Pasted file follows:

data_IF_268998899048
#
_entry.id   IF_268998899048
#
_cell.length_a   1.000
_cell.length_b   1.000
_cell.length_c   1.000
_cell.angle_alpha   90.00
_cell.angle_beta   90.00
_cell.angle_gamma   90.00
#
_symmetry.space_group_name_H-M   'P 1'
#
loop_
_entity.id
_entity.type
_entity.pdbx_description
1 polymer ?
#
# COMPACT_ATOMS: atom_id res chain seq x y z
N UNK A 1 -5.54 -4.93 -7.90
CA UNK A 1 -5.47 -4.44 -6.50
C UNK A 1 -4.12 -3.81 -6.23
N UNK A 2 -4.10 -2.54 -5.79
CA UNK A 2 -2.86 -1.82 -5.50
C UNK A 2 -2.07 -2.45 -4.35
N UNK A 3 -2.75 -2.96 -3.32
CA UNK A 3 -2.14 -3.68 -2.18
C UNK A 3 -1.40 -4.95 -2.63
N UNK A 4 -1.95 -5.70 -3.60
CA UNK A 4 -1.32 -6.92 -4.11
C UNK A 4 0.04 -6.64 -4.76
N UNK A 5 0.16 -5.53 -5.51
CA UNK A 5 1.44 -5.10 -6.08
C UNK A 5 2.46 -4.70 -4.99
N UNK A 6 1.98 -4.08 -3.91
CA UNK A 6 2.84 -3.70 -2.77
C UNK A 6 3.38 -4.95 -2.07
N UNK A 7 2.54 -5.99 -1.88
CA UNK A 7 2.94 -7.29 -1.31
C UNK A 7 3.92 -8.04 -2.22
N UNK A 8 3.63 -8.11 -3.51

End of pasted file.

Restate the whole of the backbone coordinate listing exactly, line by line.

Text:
data_IF_268998899048
#
_entry.id   IF_268998899048
#
_cell.length_a   1.000
_cell.length_b   1.000
_cell.length_c   1.000
_cell.angle_alpha   90.00
_cell.angle_beta   90.00
_cell.angle_gamma   90.00
#
_symmetry.space_group_name_H-M   'P 1'
#
loop_
_entity.id
_entity.type
_entity.pdbx_description
1 polymer ?
#
# COMPACT_ATOMS: atom_id res chain seq x y z
N UNK A 1 -5.54 -4.93 -7.90
CA UNK A 1 -5.47 -4.44 -6.50
C UNK A 1 -4.12 -3.81 -6.23
N UNK A 2 -4.10 -2.54 -5.79
CA UNK A 2 -2.86 -1.82 -5.50
C UNK A 2 -2.07 -2.45 -4.35
N UNK A 3 -2.75 -2.96 -3.32
CA UNK A 3 -2.14 -3.68 -2.18
C UNK A 3 -1.40 -4.95 -2.63
N UNK A 4 -1.95 -5.70 -3.60
CA UNK A 4 -1.32 -6.92 -4.11
C UNK A 4 0.04 -6.64 -4.76
N UNK A 5 0.16 -5.53 -5.51
CA UNK A 5 1.44 -5.10 -6.08
C UNK A 5 2.46 -4.70 -4.99
N UNK A 6 1.98 -4.08 -3.91
CA UNK A 6 2.84 -3.70 -2.77
C UNK A 6 3.38 -4.95 -2.07
N UNK A 7 2.54 -5.99 -1.88
CA UNK A 7 2.94 -7.29 -1.31
C UNK A 7 3.92 -8.04 -2.22
N UNK A 8 3.63 -8.11 -3.51